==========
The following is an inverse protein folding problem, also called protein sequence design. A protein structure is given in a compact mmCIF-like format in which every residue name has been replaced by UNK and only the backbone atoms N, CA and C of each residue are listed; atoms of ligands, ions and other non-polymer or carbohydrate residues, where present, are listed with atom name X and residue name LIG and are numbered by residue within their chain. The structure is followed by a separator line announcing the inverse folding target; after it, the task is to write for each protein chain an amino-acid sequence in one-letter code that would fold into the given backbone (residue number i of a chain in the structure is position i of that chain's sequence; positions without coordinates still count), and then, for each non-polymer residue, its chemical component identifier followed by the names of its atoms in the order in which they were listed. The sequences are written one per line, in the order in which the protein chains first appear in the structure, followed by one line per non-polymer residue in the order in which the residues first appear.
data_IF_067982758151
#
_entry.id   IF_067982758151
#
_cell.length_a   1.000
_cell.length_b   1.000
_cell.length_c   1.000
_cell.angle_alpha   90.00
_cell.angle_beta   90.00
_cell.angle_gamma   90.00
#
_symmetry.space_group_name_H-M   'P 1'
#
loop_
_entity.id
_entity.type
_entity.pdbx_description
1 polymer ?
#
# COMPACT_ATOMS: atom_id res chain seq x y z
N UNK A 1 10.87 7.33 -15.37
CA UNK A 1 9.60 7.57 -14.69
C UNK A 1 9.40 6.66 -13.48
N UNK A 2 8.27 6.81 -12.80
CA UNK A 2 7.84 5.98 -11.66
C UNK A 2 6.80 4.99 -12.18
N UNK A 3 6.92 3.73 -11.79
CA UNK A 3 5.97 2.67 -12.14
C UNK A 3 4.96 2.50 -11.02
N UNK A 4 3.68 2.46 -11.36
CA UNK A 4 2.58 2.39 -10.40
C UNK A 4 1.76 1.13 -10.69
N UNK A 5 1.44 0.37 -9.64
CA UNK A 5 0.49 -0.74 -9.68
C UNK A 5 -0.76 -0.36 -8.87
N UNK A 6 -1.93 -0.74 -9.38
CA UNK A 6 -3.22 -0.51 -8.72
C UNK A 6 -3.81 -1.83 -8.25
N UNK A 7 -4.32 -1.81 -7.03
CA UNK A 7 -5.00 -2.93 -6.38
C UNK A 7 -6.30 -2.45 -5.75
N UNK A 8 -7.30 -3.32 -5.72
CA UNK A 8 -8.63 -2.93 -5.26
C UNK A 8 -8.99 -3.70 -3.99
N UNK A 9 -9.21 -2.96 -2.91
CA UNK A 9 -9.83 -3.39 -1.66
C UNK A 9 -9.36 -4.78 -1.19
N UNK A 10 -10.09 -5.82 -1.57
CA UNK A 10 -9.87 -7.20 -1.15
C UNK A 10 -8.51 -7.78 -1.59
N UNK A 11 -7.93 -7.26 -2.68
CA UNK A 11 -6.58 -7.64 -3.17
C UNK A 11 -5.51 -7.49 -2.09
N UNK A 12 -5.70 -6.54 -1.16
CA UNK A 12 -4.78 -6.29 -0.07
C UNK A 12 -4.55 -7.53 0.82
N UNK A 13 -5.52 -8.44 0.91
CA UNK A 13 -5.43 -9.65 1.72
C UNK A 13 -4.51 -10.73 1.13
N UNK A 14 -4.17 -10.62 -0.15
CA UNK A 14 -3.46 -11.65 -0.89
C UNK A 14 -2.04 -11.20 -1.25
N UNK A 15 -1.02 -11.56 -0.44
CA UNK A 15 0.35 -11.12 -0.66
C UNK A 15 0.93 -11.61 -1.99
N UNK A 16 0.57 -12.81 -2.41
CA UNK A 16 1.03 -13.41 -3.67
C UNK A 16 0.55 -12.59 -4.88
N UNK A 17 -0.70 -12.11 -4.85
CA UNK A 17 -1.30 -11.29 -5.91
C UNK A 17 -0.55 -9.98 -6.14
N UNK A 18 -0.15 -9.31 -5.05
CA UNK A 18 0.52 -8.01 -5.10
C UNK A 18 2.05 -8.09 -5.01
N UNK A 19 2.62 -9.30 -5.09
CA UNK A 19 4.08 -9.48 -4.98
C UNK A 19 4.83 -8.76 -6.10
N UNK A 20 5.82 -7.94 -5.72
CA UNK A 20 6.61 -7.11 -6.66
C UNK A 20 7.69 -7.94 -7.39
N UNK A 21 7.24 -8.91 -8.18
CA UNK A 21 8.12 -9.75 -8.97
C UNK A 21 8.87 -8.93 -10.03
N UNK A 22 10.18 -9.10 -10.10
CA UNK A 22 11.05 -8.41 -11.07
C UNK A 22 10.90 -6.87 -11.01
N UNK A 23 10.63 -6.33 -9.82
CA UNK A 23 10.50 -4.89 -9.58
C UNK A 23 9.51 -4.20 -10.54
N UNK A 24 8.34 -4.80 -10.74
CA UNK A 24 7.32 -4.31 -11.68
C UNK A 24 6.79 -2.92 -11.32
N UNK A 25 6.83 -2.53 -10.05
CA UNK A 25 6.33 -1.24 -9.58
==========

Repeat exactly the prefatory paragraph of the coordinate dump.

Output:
The following is an inverse protein folding problem, also called protein sequence design. A protein structure is given in a compact mmCIF-like format in which every residue name has been replaced by UNK and only the backbone atoms N, CA and C of each residue are listed; atoms of ligands, ions and other non-polymer or carbohydrate residues, where present, are listed with atom name X and residue name LIG and are numbered by residue within their chain. The structure is followed by a separator line announcing the inverse folding target; after it, the task is to write for each protein chain an amino-acid sequence in one-letter code that would fold into the given backbone (residue number i of a chain in the structure is position i of that chain's sequence; positions without coordinates still count), and then, for each non-polymer residue, its chemical component identifier followed by the names of its atoms in the order in which they were listed. The sequences are written one per line, in the order in which the protein chains first appear in the structure, followed by one line per non-polymer residue in the order in which the residues first appear.